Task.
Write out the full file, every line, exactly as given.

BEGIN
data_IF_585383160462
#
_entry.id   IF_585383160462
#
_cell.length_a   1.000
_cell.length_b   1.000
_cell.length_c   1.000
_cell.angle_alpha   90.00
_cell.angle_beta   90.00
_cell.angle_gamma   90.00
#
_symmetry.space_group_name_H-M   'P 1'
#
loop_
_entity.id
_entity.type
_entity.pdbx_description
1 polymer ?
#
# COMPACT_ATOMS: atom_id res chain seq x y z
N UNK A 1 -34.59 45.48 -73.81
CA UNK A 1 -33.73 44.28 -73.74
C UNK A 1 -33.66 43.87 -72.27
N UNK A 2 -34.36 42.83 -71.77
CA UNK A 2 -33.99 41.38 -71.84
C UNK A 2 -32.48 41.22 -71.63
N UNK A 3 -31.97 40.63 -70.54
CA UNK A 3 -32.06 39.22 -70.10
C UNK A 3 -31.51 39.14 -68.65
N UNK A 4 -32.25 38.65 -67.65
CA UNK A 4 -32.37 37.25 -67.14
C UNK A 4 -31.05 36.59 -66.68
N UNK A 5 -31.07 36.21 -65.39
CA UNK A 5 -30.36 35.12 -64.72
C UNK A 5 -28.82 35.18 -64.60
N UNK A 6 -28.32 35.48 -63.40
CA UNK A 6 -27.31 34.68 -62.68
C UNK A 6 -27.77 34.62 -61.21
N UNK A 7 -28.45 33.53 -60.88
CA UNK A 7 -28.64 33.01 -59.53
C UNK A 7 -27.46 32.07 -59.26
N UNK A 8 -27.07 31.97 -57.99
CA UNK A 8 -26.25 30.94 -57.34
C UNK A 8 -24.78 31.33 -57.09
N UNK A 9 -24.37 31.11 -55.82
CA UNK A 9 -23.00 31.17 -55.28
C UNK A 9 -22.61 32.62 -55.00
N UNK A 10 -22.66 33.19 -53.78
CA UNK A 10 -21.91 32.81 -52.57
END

data_IF_585383160462
#
_entry.id   IF_585383160462
#
_cell.length_a   1.000
_cell.length_b   1.000
_cell.length_c   1.000
_cell.angle_alpha   90.00
_cell.angle_beta   90.00
_cell.angle_gamma   90.00
#
_symmetry.space_group_name_H-M   'P 1'
#
loop_
_entity.id
_entity.type
_entity.pdbx_description
1 polymer ?
#
# COMPACT_ATOMS: atom_id res chain seq x y z
N UNK A 1 -34.59 45.48 -73.81
CA UNK A 1 -33.73 44.28 -73.74
C UNK A 1 -33.66 43.87 -72.27
N UNK A 2 -34.36 42.83 -71.77
CA UNK A 2 -33.99 41.38 -71.84
C UNK A 2 -32.48 41.22 -71.63
N UNK A 3 -31.97 40.63 -70.54
CA UNK A 3 -32.06 39.22 -70.10
C UNK A 3 -31.51 39.14 -68.65
N UNK A 4 -32.25 38.65 -67.65
CA UNK A 4 -32.37 37.25 -67.14
C UNK A 4 -31.05 36.59 -66.68
N UNK A 5 -31.07 36.21 -65.39
CA UNK A 5 -30.36 35.12 -64.72
C UNK A 5 -28.82 35.18 -64.60
N UNK A 6 -28.32 35.48 -63.40
CA UNK A 6 -27.31 34.68 -62.68
C UNK A 6 -27.77 34.62 -61.21
N UNK A 7 -28.45 33.53 -60.88
CA UNK A 7 -28.64 33.01 -59.53
C UNK A 7 -27.46 32.07 -59.26
N UNK A 8 -27.07 31.97 -57.99
CA UNK A 8 -26.25 30.94 -57.34
C UNK A 8 -24.78 31.33 -57.09
N UNK A 9 -24.37 31.11 -55.82
CA UNK A 9 -23.00 31.17 -55.28
C UNK A 9 -22.61 32.62 -55.00
N UNK A 10 -22.66 33.19 -53.78
CA UNK A 10 -21.91 32.81 -52.57